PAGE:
DIY Graphene

I came across a much inspiring video about some scientists at UCLA who successfully made some graphene and using only commercially available equipment doing it.

After watching this I just had to look in to what it would take to make some graphene and perhaps a super capacitor or two of my own. Graphene is a fascinating material and I believe there are hundreds of uses for it yet to be discovered, but again to be able to discover something to use it for I need to have some. So what do I need to rustle up some graphene?

Shopping list for DIY graphene

  • Graphite oxide
  • Light scribe capable DVD burner 
  • Light scribe DVD
  • Substrate
  • Sonicator
  • Pippette

Additional items for super capacitor

  • Ion-porous separator
  • Electrolyte

Graphite oxide

In the report written by Maher F. El-Kady & co they stated that they used a mix of 3.7mg graphite oxide in 1 mL water.

I did some empirical testing on how much water it takes to cover an area as large as a CD and it was around 10ml. So to make a piece of graphene the size of a CD we need 37 mg graphite oxide.

I have found one supplier, although it wasn’t easy, that sells graphite oxide for 120$ per gram and is willing to ship it to me. The price for the graphite oxide per CD would be somewhere around 0.12 * 37 = 4.4$.

Light scribe capable DVD burner / Light scribe DVD

This is probably the object on the list that would be the easiest to get a hold of. A Light scribe capable DVD-writer cost about 40$ here in Sweden and the Light scribe media is about 1$ a piece.

Substrate

Although it would be possible to make the graphene straight on to the DVD media it would not be very practical since one of the properties of graphene is that it is thin and flexible and a DVD is pretty far both from thin and flexible. What makes a bit more sense is to have some material between the DVD and the graphite oxide that acts as a carrier and also perhaps as an electrode. Maher F. El-Kady & co tried a bunch of different substrates and here I belive there is plenty of room to experiment.

Substrates tried by Maher F. El-Kady & co

  • polyethylene terephthalate (PET)
  • aluminum foil
  • a porous nitrocellulose membrane
  • regular photocopy paper

Sonicator

To state that the researchers at UCLA used only commercially available equipment while making their Light scribe graphene (LSG) is a bit of a stretch. Although graphite oxide is water-soluble you can’t just put some graphite oxide powder in water and give it a stir like it was a cup of Nescafé, that would not disperse it good enough. What you need to do is to smash the graphite oxide powder with ultrasound using a sonicator probe and that is not something everyone has in their kitchen drawers at least not me.

The EpiShear™ Probe Sonicator

However using a proper sonicator probe might not be rely necessary in this case it might suffice using a ultrasonic cleaner instead and those are both much easier to obtain and also a lot cheeper (around 45-55$).

Pipette

Perhaps not so hard to get but I have to remember to get one. It might be possible to get the graphite oxide solution on to the substrate using some other thing but I think a pipette is a good investment.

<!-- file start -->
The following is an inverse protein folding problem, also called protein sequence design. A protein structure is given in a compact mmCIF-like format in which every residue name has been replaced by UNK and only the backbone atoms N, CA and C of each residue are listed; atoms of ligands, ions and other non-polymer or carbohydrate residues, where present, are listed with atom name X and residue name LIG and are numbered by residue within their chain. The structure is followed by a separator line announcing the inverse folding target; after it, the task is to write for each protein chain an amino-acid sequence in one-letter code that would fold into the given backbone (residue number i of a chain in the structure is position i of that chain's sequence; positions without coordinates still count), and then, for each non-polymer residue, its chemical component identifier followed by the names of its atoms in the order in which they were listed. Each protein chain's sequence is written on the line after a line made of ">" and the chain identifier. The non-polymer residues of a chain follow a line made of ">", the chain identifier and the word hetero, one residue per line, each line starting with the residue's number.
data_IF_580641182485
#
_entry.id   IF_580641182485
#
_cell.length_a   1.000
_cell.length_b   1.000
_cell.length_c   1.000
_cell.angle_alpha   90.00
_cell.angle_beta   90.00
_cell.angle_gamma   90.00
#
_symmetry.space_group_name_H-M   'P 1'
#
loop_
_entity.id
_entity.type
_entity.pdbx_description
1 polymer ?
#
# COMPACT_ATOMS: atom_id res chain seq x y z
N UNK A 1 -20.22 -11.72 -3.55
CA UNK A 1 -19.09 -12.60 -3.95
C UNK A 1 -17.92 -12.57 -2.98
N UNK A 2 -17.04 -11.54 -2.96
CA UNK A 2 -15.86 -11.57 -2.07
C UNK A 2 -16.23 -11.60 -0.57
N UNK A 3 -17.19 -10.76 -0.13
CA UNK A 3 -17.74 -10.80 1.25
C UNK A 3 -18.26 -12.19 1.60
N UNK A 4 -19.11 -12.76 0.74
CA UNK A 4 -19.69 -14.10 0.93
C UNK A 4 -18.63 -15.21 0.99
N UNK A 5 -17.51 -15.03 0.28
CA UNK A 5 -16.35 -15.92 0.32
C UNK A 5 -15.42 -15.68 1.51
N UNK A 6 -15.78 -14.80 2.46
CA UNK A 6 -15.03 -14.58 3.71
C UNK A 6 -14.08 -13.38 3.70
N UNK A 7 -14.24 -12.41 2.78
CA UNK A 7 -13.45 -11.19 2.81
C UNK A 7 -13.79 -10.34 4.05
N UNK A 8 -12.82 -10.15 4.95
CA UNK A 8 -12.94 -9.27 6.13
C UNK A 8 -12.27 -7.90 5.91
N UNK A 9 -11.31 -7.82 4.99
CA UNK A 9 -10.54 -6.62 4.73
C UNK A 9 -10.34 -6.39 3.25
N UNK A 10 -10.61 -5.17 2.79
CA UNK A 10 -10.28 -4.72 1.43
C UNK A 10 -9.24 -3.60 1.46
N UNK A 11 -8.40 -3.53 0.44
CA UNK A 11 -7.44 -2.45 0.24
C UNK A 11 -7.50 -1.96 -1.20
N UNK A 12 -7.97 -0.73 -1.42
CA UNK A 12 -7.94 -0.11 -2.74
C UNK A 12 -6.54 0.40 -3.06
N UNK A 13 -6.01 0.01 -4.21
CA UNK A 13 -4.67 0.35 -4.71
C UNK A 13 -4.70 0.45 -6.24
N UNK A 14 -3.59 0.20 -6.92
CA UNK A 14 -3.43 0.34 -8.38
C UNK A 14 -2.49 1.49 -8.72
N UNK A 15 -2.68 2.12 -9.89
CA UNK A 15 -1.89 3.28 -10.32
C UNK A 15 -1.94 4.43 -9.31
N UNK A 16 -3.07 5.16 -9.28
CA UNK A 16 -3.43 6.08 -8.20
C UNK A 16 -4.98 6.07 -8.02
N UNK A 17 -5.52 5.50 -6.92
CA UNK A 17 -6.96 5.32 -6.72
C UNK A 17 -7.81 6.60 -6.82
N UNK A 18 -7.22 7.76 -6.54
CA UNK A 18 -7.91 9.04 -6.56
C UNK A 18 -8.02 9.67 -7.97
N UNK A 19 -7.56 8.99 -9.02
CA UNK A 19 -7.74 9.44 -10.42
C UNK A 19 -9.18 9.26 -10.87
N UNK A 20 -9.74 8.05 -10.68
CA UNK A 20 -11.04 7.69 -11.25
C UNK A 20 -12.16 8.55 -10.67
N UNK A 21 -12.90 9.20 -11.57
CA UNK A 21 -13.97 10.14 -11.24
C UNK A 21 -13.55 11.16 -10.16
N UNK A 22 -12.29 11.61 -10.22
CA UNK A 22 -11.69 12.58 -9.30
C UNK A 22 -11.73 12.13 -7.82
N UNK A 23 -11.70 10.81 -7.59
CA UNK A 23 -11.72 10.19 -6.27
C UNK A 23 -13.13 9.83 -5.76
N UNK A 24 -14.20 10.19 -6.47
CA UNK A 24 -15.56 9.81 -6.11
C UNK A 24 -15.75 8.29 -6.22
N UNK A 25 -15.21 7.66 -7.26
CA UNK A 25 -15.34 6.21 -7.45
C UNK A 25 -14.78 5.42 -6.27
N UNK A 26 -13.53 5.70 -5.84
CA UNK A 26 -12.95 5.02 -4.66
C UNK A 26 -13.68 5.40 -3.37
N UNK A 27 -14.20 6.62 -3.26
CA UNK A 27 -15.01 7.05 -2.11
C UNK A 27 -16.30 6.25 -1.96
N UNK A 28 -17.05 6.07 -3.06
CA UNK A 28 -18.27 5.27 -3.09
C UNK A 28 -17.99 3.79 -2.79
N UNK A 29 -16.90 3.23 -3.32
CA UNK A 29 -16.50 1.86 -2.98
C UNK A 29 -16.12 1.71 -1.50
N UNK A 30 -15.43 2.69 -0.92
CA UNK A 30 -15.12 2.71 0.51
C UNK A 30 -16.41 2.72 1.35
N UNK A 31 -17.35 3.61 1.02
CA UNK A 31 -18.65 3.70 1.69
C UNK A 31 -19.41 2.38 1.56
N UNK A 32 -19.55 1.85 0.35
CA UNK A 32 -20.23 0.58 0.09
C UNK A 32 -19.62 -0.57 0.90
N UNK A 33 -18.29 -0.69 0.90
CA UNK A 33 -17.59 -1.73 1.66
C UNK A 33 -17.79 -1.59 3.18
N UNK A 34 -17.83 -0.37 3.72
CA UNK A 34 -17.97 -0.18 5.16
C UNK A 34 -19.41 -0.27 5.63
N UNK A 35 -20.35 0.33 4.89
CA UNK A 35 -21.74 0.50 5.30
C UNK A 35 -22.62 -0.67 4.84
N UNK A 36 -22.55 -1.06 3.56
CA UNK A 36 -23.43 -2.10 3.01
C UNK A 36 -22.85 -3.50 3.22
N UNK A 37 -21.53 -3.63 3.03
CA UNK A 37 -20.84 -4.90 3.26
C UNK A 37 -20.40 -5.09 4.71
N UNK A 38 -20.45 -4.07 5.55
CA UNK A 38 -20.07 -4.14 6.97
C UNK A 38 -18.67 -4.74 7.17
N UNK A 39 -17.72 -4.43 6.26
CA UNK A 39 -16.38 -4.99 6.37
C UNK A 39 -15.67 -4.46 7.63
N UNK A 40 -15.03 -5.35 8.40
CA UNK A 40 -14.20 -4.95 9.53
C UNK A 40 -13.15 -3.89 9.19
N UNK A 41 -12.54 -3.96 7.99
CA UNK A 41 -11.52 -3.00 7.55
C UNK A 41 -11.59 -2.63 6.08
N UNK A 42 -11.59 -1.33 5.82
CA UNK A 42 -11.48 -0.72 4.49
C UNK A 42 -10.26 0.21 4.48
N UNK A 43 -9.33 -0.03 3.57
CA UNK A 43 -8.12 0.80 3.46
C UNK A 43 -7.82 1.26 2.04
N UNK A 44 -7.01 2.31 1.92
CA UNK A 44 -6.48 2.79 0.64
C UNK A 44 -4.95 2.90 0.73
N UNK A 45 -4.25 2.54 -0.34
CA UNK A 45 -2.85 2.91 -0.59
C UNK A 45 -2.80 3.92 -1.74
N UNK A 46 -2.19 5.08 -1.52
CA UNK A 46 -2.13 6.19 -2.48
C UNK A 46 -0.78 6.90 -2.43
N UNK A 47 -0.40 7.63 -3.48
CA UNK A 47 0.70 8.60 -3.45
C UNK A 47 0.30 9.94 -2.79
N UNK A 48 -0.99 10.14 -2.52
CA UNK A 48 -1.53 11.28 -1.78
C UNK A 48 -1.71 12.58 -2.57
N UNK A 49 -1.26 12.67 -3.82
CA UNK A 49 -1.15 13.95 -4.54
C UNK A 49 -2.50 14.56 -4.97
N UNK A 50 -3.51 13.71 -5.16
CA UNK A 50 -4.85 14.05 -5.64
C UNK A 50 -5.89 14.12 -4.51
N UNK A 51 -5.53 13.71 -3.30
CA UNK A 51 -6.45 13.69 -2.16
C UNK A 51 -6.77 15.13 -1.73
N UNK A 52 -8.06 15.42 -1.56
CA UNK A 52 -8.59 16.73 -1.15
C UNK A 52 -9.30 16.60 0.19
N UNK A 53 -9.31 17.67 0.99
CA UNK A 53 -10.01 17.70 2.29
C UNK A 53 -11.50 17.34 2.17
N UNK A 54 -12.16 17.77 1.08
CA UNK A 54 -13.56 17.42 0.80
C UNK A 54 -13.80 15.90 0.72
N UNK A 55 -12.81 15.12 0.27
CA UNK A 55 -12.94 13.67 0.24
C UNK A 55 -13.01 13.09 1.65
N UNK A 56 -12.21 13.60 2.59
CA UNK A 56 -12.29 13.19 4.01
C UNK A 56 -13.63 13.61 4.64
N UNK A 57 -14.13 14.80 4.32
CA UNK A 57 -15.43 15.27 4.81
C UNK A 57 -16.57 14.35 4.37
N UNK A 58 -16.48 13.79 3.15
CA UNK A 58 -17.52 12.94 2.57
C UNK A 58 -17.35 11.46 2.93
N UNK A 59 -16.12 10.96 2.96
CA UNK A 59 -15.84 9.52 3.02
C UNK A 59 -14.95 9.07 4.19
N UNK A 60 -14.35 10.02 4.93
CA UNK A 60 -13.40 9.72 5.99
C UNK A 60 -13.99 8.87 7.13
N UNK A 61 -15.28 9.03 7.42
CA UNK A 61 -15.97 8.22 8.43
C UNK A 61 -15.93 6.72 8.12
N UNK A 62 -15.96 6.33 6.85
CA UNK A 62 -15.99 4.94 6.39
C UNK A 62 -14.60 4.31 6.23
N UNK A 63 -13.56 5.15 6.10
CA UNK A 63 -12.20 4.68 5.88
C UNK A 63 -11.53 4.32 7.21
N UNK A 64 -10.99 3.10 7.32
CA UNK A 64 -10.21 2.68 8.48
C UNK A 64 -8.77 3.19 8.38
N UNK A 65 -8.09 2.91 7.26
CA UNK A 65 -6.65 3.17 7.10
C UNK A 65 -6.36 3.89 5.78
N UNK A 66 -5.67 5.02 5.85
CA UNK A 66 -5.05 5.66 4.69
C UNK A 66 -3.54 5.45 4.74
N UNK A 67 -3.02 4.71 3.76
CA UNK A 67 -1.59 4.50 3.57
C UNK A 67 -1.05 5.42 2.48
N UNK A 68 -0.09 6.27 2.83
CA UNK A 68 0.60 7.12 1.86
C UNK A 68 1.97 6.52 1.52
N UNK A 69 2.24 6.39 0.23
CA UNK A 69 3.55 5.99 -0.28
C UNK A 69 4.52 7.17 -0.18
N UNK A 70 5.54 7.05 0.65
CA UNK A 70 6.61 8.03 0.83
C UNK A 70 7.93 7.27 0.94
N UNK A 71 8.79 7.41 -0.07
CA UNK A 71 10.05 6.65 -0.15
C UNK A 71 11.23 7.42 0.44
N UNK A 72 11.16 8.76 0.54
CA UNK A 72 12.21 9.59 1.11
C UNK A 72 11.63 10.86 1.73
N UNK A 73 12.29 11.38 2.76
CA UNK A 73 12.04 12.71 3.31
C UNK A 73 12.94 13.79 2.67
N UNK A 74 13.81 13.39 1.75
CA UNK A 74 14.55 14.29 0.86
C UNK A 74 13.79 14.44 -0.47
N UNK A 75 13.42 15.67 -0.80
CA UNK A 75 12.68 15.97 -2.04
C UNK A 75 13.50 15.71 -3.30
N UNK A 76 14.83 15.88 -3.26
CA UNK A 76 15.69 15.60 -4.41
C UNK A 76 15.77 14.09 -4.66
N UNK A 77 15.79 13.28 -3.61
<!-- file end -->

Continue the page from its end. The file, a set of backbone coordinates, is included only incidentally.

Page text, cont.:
Conclutions

So far it feels like making your own graphene is far from impossible but at the same time it is not super easy. I would have to make some investments as well. 0.5 g of graphite oxide would in theory allow me to make 13 ”graphene DVDs” but I would say that a more reasonable number is 8-10 DVDs.

0.5 g graphite oxide, 60$

Light scribe DVD writer, 40$

Light scribe DVD (10 pieces), 10$

Ultrasound cleaner, 50$

Pipette, 5$

A total of 165$ and then add some stretch to that budget brings it to a grand total of 200$.

Update: To see videos where the process described in this post is put into practice check out my another post ”DIY Graphene Videos” about some of the other people online who are working hands on with DIY Graphene experiments.

Sources:

http://www.sciencemag.org/content/suppl/2012/03/14/335.6074.1326.DC1/El-Kady-SOM.pdf

http://cleantechnica.com/2012/06/21/polish-researchers-develop-low-cost-graphene/

http://dangerousprototypes.com/forum/viewtopic.php?t=3803&p=38342

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  1. Pingback: DIY graphene videos | jenslabs
  2. Bob Rich

    The ultrasonic ‘beam’ from Halloween nebulizers/fog generators might also work. They generally operate by vibrating a ceramic plate at ~2.4Mhz and create a very directional beam of intense ultrasonic ‘sound’. If you put your finger above one that is submerged, you will quickly find out how powerful it is. They can be had easily for ~$10-20 US.

  3. Petes

    I wonder why you can’t simply smash graphite really good with a mortar to turn it into graphene?

  4. Conundrum

    Neat, I might try this experiment as my hoarding collection includes a few LS burners.

    Another useful tip, when these break a lot of the time its the IR diode which fries.
    If you cross wire the diodes together (email me for the exact wiring as I have yet to try it) it should work with the red diode
    and burn a lot faster into the bargain.
    Kind regards, -A

  5. Conundrum

    Also, has anyone tried carefully scribing around the centre of the back side of the DVD, separating off the LS layer and conductive metal then burning the graphite oxide THROUGH the disk?
    Just a thought, as this metal is pretty robust and transparent if porated using boric acid first.

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